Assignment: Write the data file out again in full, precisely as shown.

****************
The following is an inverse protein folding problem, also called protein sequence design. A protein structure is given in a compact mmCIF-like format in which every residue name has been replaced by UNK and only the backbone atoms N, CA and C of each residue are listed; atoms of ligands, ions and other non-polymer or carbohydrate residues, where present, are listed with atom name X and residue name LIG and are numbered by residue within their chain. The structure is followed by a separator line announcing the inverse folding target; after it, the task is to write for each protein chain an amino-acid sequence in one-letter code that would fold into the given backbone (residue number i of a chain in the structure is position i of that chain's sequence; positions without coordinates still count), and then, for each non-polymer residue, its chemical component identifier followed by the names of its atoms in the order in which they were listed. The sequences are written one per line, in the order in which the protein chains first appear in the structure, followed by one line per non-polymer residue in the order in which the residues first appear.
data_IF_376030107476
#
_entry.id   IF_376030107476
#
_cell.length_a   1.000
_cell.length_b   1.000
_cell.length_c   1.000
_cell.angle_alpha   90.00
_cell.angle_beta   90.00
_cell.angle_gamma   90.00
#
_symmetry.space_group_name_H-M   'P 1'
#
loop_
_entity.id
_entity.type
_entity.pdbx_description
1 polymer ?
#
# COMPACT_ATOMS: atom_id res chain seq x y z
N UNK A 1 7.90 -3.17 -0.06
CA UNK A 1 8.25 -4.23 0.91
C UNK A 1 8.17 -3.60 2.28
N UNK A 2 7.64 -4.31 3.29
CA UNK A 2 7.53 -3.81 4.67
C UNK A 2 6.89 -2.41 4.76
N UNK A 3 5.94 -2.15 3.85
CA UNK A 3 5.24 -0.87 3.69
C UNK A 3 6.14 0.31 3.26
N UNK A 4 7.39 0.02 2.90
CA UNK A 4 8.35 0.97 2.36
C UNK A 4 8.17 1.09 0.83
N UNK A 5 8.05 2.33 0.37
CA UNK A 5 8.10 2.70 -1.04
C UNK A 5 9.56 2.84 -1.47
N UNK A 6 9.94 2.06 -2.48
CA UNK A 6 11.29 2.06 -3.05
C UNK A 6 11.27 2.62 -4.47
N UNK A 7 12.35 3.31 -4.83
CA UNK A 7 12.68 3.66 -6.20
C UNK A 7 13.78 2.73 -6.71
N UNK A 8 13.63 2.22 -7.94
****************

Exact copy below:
The following is an inverse protein folding problem, also called protein sequence design. A protein structure is given in a compact mmCIF-like format in which every residue name has been replaced by UNK and only the backbone atoms N, CA and C of each residue are listed; atoms of ligands, ions and other non-polymer or carbohydrate residues, where present, are listed with atom name X and residue name LIG and are numbered by residue within their chain. The structure is followed by a separator line announcing the inverse folding target; after it, the task is to write for each protein chain an amino-acid sequence in one-letter code that would fold into the given backbone (residue number i of a chain in the structure is position i of that chain's sequence; positions without coordinates still count), and then, for each non-polymer residue, its chemical component identifier followed by the names of its atoms in the order in which they were listed. The sequences are written one per line, in the order in which the protein chains first appear in the structure, followed by one line per non-polymer residue in the order in which the residues first appear.
data_IF_376030107476
#
_entry.id   IF_376030107476
#
_cell.length_a   1.000
_cell.length_b   1.000
_cell.length_c   1.000
_cell.angle_alpha   90.00
_cell.angle_beta   90.00
_cell.angle_gamma   90.00
#
_symmetry.space_group_name_H-M   'P 1'
#
loop_
_entity.id
_entity.type
_entity.pdbx_description
1 polymer ?
#
# COMPACT_ATOMS: atom_id res chain seq x y z
N UNK A 1 7.90 -3.17 -0.06
CA UNK A 1 8.25 -4.23 0.91
C UNK A 1 8.17 -3.60 2.28
N UNK A 2 7.64 -4.31 3.29
CA UNK A 2 7.53 -3.81 4.67
C UNK A 2 6.89 -2.41 4.76
N UNK A 3 5.94 -2.15 3.85
CA UNK A 3 5.24 -0.87 3.69
C UNK A 3 6.14 0.31 3.26
N UNK A 4 7.39 0.02 2.90
CA UNK A 4 8.35 0.97 2.36
C UNK A 4 8.17 1.09 0.83
N UNK A 5 8.05 2.33 0.37
CA UNK A 5 8.10 2.70 -1.04
C UNK A 5 9.56 2.84 -1.47
N UNK A 6 9.94 2.06 -2.48
CA UNK A 6 11.29 2.06 -3.05
C UNK A 6 11.27 2.62 -4.47
N UNK A 7 12.35 3.31 -4.83
CA UNK A 7 12.68 3.66 -6.20
C UNK A 7 13.78 2.73 -6.71
N UNK A 8 13.63 2.22 -7.94